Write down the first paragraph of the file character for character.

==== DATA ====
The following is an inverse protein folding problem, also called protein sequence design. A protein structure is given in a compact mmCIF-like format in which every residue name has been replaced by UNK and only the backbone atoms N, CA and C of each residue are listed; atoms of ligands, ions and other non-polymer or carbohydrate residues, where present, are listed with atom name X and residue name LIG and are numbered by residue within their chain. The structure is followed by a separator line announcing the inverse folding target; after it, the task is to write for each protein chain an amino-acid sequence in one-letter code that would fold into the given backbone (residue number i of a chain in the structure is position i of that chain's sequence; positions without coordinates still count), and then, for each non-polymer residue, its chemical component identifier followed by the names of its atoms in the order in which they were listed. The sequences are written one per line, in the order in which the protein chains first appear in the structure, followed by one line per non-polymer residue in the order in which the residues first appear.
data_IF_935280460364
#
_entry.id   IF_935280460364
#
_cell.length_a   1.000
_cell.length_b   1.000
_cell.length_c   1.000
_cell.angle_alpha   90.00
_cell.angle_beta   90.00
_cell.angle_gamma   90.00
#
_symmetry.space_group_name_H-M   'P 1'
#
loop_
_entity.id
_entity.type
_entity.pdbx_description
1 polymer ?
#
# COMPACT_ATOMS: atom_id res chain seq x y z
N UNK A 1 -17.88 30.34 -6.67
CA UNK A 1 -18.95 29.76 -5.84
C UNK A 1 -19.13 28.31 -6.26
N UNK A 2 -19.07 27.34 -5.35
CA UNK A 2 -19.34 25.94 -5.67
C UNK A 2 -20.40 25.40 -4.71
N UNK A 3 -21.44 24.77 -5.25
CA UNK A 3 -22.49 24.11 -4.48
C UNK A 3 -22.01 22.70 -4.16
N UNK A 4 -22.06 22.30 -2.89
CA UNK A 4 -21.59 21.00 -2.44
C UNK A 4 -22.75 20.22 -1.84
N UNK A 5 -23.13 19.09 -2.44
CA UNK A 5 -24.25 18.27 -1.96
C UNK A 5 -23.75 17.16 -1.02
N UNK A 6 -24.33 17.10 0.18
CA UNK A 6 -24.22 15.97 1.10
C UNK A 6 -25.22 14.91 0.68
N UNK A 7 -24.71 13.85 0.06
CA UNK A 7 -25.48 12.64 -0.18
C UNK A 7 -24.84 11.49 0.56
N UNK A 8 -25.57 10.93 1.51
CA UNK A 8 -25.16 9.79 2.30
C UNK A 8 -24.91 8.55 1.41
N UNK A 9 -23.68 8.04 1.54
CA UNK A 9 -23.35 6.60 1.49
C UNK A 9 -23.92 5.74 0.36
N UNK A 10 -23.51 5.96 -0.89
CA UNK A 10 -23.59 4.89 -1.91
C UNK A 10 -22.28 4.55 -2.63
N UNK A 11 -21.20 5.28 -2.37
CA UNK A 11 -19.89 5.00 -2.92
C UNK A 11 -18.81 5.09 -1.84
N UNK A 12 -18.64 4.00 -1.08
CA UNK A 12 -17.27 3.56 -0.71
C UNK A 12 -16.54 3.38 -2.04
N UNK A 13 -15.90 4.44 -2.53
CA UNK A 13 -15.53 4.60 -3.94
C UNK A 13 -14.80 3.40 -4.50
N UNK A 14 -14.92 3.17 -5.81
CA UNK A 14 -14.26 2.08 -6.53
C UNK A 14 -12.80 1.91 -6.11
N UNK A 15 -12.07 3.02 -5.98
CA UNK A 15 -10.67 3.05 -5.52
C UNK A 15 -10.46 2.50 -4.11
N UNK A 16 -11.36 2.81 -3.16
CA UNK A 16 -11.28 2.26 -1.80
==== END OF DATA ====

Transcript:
The following is an inverse protein folding problem, also called protein sequence design. A protein structure is given in a compact mmCIF-like format in which every residue name has been replaced by UNK and only the backbone atoms N, CA and C of each residue are listed; atoms of ligands, ions and other non-polymer or carbohydrate residues, where present, are listed with atom name X and residue name LIG and are numbered by residue within their chain. The structure is followed by a separator line announcing the inverse folding target; after it, the task is to write for each protein chain an amino-acid sequence in one-letter code that would fold into the given backbone (residue number i of a chain in the structure is position i of that chain's sequence; positions without coordinates still count), and then, for each non-polymer residue, its chemical component identifier followed by the names of its atoms in the order in which they were listed. The sequences are written one per line, in the order in which the protein chains first appear in the structure, followed by one line per non-polymer residue in the order in which the residues first appear.